beneficiaries listed, which includes the Program participant‟s surviving spouse.
The divorce decree cannot operate as a beneficiary designation because the plan documents do
not allow a plan participant to name his beneficiary in that way. See, e.g. Kennedy, 555 U.S. at
304 (ex-wife‟s waiver of rights to life insurance policy proceeds that appeared in a divorce
decree was not “made in the way required” by the SPD and plan administrator properly
disregarded it); Matschiner, 622 F.3d at 889 (“divorce decree was irrelevant” because insured
never changed her designated beneficiary according to plan procedures).
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It is undisputed that Aza Reed was married to Johnny McCray at the time of
his death. Applying the ERISA plan documents rule, Reed is among the alternate
beneficiaries entitled to the proceeds of the life insurance policy. Conversely, as
Johnny McCray‟s former spouse, Lizzie Jean McCray is not among those alternate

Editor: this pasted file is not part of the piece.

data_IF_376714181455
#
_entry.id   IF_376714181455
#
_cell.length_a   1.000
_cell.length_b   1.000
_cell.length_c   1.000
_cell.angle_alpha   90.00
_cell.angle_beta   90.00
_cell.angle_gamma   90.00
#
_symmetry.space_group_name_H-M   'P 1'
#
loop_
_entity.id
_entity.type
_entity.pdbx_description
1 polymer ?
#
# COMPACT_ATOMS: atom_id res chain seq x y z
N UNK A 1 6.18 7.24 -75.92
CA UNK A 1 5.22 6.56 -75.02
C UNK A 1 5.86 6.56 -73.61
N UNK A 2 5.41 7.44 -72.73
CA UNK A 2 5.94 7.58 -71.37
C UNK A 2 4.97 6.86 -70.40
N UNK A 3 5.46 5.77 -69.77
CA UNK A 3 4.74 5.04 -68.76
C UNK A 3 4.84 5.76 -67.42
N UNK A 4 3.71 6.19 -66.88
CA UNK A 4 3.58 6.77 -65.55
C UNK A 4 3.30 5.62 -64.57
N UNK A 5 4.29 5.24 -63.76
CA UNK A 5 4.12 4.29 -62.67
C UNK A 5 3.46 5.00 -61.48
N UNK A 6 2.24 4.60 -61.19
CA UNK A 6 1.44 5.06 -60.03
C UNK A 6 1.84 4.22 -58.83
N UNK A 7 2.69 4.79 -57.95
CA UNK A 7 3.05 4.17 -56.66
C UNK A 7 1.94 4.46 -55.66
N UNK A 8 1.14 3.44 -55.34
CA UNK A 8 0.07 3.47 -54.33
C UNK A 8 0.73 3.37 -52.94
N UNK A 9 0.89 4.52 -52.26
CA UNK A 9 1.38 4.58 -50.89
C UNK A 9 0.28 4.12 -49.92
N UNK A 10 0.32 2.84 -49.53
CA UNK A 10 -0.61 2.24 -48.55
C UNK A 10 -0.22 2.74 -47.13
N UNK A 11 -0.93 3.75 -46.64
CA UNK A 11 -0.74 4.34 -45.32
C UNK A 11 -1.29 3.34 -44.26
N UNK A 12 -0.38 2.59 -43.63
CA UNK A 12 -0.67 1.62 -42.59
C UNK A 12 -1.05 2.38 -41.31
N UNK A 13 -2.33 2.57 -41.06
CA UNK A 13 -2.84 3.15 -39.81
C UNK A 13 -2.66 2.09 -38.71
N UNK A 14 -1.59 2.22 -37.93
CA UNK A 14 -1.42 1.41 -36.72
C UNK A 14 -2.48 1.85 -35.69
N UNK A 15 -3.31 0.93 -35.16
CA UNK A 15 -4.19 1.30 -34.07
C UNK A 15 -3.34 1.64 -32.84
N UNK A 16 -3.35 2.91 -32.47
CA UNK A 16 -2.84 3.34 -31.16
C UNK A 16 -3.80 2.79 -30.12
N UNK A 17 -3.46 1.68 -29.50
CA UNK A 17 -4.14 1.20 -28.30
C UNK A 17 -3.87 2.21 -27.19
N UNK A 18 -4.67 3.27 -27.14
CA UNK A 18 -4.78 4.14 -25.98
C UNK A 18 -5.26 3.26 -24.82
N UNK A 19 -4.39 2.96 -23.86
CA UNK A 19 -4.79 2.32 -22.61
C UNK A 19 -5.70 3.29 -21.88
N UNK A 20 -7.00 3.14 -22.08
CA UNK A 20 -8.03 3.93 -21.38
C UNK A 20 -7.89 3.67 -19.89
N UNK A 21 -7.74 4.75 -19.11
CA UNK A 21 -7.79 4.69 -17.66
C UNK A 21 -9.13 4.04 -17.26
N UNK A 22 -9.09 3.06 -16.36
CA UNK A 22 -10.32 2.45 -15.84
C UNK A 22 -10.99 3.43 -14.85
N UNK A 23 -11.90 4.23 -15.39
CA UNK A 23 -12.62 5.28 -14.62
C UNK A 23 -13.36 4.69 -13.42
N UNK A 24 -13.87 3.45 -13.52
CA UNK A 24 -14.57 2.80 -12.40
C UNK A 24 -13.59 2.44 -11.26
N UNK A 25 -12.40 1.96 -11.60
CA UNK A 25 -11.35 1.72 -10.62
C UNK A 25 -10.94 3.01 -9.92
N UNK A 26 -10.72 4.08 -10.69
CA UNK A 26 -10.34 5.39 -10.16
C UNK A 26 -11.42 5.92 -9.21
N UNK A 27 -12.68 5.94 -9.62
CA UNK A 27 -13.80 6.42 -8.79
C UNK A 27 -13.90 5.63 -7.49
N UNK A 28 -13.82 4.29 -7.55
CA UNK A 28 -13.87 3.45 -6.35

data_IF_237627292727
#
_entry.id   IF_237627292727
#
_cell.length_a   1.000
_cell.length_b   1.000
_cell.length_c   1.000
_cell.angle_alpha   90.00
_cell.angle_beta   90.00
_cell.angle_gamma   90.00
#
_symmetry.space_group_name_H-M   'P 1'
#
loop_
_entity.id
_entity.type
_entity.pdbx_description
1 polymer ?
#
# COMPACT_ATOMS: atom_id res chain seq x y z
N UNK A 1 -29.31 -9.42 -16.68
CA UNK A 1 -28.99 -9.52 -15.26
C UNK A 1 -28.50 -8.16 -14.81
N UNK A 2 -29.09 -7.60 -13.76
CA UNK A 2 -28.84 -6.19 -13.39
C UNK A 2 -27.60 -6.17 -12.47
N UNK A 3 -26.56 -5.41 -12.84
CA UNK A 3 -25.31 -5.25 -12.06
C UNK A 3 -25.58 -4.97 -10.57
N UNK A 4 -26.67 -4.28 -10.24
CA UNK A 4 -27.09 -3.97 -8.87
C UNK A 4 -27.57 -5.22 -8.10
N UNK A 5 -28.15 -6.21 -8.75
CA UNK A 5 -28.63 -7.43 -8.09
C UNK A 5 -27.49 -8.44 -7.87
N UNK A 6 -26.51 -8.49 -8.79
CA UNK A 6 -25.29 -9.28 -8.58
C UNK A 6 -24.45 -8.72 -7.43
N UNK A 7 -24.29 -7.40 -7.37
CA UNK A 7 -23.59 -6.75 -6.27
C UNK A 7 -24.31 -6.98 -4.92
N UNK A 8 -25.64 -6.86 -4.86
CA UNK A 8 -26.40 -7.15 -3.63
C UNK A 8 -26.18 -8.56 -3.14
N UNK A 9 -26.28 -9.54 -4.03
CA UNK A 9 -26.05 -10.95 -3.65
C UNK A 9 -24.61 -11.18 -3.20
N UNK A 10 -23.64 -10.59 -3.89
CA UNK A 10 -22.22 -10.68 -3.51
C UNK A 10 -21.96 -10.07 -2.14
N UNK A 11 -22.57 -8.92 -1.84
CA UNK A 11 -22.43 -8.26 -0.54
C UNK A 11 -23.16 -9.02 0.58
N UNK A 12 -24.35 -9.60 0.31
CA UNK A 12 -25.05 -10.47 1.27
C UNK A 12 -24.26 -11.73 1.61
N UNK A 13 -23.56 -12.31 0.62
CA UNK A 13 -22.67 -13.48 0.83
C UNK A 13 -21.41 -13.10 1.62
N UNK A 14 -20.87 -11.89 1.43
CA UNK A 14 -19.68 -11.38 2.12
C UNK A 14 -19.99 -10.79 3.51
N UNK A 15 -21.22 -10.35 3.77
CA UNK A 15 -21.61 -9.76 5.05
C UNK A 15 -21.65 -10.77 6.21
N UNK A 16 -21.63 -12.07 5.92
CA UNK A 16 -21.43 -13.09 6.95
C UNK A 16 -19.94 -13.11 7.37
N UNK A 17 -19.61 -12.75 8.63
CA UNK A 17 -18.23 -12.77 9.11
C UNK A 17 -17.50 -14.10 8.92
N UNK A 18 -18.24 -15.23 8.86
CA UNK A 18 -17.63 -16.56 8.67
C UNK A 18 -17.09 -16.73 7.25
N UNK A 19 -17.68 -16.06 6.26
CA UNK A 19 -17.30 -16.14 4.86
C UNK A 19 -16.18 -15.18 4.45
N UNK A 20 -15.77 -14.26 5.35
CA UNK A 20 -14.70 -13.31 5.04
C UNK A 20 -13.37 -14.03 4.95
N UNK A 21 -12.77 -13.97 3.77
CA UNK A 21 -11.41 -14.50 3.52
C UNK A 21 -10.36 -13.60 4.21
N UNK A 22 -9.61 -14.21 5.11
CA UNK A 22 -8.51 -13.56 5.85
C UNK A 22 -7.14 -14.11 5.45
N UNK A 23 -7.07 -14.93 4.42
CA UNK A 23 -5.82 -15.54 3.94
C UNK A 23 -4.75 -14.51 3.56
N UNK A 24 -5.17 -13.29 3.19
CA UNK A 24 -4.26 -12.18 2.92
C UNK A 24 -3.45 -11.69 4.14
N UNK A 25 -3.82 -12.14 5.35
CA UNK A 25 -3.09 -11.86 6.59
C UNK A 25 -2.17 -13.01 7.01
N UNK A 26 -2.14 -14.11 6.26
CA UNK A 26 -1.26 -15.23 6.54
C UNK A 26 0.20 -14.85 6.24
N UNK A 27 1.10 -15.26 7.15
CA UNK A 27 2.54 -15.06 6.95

beneficiaries, and the plan documents rule would have prohibited the plan
administrator from using the divorce decree (rather than the facility-of-payment
clause) to select a beneficiary. See, e.g., Jackman Fin. Corp. v. Humana Ins. Co.,
641 F.3d 860, 865 (7th Cir. 2011) (when insured‟s designated beneficiary was
deceased, plan administrator who followed facility-of-payment clause and selected
children as beneficiaries of life insurance proceeds did not abuse discretion by not
considering mother‟s claim to same). See also Mansker v. TMG Life Ins. Co., 54
F.3d 1322, 1328 (8th Cir. 1995) (where plan administrator did not decide certain
issues, district court can make de novo determination at summary judgment stage).
Therefore, an examination of the plan documents reveals that only Reed –
and not McCray – is entitled to the life insurance policy proceeds.
Qualified Domestic Relations Order
The ERISA plan documents rule is subject to a narrow exception. In
addition to plan documents, a plan administrator must also consider Qualified
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Domestic Relations Orders (QDROs) when determining who is entitled to ERISA
plan benefits.4 See 29 U.S.C. §§ 1056(d)(3), 1144(b)(7).
ERISA defines a QDRO as a special type of domestic relations order that
“creates or recognizes the existence of an alternate payee‟s right” to all or some of
“the benefits payable with respect to a participant under a plan.” Id. §
1056(d)(3)(B)(i)(I). ERISA provides that a domestic relations order “meets the
requirements” of a QDRO “only if such order clearly specifies . . . each plan to
which such order applies.” Id. § 1056(d)(3)(C) (emphasis added).
The July 8, 2009 divorce decree actually consists of four documents. First,